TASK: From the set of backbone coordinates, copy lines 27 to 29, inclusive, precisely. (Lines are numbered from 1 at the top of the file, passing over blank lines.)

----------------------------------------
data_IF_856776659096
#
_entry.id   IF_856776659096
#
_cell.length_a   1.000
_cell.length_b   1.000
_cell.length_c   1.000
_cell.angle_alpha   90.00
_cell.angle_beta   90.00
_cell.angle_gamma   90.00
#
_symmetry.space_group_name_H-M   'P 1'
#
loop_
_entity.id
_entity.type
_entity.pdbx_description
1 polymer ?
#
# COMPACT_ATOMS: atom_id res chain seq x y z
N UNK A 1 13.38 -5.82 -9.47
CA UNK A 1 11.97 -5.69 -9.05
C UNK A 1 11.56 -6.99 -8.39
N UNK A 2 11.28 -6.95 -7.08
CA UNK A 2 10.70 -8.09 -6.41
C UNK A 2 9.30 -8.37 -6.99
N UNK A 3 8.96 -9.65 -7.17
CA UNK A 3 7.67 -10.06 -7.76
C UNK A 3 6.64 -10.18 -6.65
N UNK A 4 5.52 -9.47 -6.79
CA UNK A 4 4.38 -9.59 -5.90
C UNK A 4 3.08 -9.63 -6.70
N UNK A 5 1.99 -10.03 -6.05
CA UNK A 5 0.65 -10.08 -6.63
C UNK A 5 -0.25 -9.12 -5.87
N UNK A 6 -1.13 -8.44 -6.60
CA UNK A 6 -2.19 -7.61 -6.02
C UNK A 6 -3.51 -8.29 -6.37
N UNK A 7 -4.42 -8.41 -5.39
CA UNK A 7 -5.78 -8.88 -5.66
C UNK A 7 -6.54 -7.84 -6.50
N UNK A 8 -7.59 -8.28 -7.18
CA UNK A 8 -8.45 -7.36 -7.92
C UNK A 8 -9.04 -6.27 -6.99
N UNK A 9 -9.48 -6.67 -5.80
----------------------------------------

N UNK A 3 8.96 -9.65 -7.17
CA UNK A 3 7.67 -10.06 -7.76
C UNK A 3 6.64 -10.18 -6.65